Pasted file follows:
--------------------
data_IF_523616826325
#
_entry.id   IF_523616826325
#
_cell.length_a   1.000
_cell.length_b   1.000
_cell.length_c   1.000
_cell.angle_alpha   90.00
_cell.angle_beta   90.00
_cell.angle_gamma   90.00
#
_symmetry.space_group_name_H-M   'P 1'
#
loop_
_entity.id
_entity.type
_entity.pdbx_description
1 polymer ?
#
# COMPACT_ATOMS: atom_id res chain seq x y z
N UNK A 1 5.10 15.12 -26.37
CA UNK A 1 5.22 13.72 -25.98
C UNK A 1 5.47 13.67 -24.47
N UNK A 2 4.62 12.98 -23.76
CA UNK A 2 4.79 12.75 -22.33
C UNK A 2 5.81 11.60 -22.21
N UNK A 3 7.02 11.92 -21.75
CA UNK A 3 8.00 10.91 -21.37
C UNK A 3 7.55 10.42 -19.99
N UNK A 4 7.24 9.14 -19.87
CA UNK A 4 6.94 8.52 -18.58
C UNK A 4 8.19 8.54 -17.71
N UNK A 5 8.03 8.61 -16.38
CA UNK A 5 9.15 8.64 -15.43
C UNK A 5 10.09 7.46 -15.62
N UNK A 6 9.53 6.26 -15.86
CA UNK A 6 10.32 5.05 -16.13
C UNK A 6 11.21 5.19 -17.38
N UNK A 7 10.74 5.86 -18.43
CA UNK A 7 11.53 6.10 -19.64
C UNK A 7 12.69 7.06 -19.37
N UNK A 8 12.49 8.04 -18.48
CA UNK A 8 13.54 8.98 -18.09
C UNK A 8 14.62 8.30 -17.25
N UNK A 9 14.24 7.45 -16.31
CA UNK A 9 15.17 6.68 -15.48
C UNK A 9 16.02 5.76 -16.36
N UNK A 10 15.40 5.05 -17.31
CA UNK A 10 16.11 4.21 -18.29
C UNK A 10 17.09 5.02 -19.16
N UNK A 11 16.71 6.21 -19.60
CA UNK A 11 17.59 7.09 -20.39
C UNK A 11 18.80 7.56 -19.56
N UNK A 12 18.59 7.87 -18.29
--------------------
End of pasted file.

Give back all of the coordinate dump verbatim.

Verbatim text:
data_IF_523616826325
#
_entry.id   IF_523616826325
#
_cell.length_a   1.000
_cell.length_b   1.000
_cell.length_c   1.000
_cell.angle_alpha   90.00
_cell.angle_beta   90.00
_cell.angle_gamma   90.00
#
_symmetry.space_group_name_H-M   'P 1'
#
loop_
_entity.id
_entity.type
_entity.pdbx_description
1 polymer ?
#
# COMPACT_ATOMS: atom_id res chain seq x y z
N UNK A 1 5.10 15.12 -26.37
CA UNK A 1 5.22 13.72 -25.98
C UNK A 1 5.47 13.67 -24.47
N UNK A 2 4.62 12.98 -23.76
CA UNK A 2 4.79 12.75 -22.33
C UNK A 2 5.81 11.60 -22.21
N UNK A 3 7.02 11.92 -21.75
CA UNK A 3 8.00 10.91 -21.37
C UNK A 3 7.55 10.42 -19.99
N UNK A 4 7.24 9.14 -19.87
CA UNK A 4 6.94 8.52 -18.58
C UNK A 4 8.19 8.54 -17.71
N UNK A 5 8.03 8.61 -16.38
CA UNK A 5 9.15 8.64 -15.43
C UNK A 5 10.09 7.46 -15.62
N UNK A 6 9.53 6.26 -15.86
CA UNK A 6 10.32 5.05 -16.13
C UNK A 6 11.21 5.19 -17.38
N UNK A 7 10.74 5.86 -18.43
CA UNK A 7 11.53 6.10 -19.64
C UNK A 7 12.69 7.06 -19.37
N UNK A 8 12.49 8.04 -18.48
CA UNK A 8 13.54 8.98 -18.09
C UNK A 8 14.62 8.30 -17.25
N UNK A 9 14.24 7.45 -16.31
CA UNK A 9 15.17 6.68 -15.48
C UNK A 9 16.02 5.76 -16.36
N UNK A 10 15.40 5.05 -17.31
CA UNK A 10 16.11 4.21 -18.29
C UNK A 10 17.09 5.02 -19.16
N UNK A 11 16.71 6.21 -19.60
CA UNK A 11 17.59 7.09 -20.39
C UNK A 11 18.80 7.56 -19.56
N UNK A 12 18.59 7.87 -18.29